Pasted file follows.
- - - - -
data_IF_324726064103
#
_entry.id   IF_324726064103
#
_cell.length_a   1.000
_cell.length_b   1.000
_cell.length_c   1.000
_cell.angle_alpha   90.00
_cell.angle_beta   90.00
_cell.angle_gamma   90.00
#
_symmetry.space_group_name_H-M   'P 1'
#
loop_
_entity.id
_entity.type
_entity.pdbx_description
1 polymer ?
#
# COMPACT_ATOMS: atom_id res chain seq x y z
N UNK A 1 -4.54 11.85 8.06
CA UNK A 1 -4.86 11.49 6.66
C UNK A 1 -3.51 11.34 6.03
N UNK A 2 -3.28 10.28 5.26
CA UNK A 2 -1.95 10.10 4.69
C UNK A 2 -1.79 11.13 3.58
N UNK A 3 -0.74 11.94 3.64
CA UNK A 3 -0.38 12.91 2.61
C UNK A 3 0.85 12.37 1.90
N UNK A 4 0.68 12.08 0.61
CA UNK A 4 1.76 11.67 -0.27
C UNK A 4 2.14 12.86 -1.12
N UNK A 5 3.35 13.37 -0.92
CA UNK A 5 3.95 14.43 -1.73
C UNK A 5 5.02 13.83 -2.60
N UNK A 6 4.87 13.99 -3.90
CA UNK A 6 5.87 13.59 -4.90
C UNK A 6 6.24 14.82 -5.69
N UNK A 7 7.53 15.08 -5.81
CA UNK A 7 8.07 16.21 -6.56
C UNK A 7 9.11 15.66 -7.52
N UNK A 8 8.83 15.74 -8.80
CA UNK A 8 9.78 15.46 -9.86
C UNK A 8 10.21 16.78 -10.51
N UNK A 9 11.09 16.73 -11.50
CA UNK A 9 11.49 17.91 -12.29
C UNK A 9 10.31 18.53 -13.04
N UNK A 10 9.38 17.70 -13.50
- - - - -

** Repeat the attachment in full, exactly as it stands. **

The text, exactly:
data_IF_324726064103
#
_entry.id   IF_324726064103
#
_cell.length_a   1.000
_cell.length_b   1.000
_cell.length_c   1.000
_cell.angle_alpha   90.00
_cell.angle_beta   90.00
_cell.angle_gamma   90.00
#
_symmetry.space_group_name_H-M   'P 1'
#
loop_
_entity.id
_entity.type
_entity.pdbx_description
1 polymer ?
#
# COMPACT_ATOMS: atom_id res chain seq x y z
N UNK A 1 -4.54 11.85 8.06
CA UNK A 1 -4.86 11.49 6.66
C UNK A 1 -3.51 11.34 6.03
N UNK A 2 -3.28 10.28 5.26
CA UNK A 2 -1.95 10.10 4.69
C UNK A 2 -1.79 11.13 3.58
N UNK A 3 -0.74 11.94 3.64
CA UNK A 3 -0.38 12.91 2.61
C UNK A 3 0.85 12.37 1.90
N UNK A 4 0.68 12.08 0.61
CA UNK A 4 1.76 11.67 -0.27
C UNK A 4 2.14 12.86 -1.12
N UNK A 5 3.35 13.37 -0.92
CA UNK A 5 3.95 14.43 -1.73
C UNK A 5 5.02 13.83 -2.60
N UNK A 6 4.87 13.99 -3.90
CA UNK A 6 5.87 13.59 -4.90
C UNK A 6 6.24 14.82 -5.69
N UNK A 7 7.53 15.08 -5.81
CA UNK A 7 8.07 16.21 -6.56
C UNK A 7 9.11 15.66 -7.52
N UNK A 8 8.83 15.74 -8.80
CA UNK A 8 9.78 15.46 -9.86
C UNK A 8 10.21 16.78 -10.51
N UNK A 9 11.09 16.73 -11.50
CA UNK A 9 11.49 17.91 -12.29
C UNK A 9 10.31 18.53 -13.04
N UNK A 10 9.38 17.70 -13.50